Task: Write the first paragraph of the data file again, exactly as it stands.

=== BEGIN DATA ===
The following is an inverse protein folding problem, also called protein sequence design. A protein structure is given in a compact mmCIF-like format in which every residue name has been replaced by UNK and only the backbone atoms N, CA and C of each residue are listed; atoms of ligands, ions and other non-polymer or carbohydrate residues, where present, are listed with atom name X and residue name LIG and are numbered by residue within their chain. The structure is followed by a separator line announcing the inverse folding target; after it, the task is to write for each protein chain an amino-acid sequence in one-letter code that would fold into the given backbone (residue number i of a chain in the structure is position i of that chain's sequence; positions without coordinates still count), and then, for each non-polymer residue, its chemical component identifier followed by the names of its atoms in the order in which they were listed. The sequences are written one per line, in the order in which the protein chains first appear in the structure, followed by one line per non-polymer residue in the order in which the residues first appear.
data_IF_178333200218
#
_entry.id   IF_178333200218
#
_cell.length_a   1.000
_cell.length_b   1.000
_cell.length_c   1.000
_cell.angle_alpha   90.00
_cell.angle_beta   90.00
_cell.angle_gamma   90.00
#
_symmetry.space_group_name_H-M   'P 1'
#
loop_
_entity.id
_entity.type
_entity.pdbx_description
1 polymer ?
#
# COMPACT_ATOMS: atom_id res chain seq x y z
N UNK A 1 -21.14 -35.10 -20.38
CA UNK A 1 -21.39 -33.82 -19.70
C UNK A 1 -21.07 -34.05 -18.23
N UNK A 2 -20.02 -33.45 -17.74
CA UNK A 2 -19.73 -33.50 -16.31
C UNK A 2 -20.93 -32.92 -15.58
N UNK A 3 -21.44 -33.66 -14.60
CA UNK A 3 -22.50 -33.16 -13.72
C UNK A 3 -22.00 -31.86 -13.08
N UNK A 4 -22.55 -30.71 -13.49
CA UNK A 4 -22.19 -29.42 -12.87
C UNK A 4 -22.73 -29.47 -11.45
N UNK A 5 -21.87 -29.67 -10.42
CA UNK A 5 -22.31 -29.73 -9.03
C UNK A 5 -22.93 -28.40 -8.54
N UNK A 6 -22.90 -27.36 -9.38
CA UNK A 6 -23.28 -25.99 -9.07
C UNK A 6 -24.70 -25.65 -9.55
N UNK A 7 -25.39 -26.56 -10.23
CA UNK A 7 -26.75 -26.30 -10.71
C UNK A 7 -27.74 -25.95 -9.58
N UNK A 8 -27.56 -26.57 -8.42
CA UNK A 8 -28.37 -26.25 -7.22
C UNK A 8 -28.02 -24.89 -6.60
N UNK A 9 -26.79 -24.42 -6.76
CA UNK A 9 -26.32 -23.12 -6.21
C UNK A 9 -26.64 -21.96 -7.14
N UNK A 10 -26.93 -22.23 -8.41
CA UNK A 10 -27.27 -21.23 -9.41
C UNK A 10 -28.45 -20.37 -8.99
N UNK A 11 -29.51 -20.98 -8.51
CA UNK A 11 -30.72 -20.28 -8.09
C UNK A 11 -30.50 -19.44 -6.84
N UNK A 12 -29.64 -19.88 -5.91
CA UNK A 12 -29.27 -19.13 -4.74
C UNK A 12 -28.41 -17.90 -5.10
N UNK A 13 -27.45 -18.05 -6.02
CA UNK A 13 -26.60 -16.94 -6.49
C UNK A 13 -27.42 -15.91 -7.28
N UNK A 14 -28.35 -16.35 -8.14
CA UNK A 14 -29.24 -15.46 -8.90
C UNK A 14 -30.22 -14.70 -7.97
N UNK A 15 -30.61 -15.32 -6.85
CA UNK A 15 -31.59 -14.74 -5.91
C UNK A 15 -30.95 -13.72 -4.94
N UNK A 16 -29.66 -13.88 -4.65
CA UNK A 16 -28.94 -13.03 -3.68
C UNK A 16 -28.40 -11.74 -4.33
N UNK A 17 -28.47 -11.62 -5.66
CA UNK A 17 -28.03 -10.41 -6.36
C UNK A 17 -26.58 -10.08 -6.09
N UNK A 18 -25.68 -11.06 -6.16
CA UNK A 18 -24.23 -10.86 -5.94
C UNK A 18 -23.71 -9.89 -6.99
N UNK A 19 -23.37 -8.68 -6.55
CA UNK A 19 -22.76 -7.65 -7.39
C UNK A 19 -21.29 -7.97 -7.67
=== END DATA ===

The following is an inverse protein folding problem, also called protein sequence design. A protein structure is given in a compact mmCIF-like format in which every residue name has been replaced by UNK and only the backbone atoms N, CA and C of each residue are listed; atoms of ligands, ions and other non-polymer or carbohydrate residues, where present, are listed with atom name X and residue name LIG and are numbered by residue within their chain. The structure is followed by a separator line announcing the inverse folding target; after it, the task is to write for each protein chain an amino-acid sequence in one-letter code that would fold into the given backbone (residue number i of a chain in the structure is position i of that chain's sequence; positions without coordinates still count), and then, for each non-polymer residue, its chemical component identifier followed by the names of its atoms in the order in which they were listed. The sequences are written one per line, in the order in which the protein chains first appear in the structure, followed by one line per non-polymer residue in the order in which the residues first appear.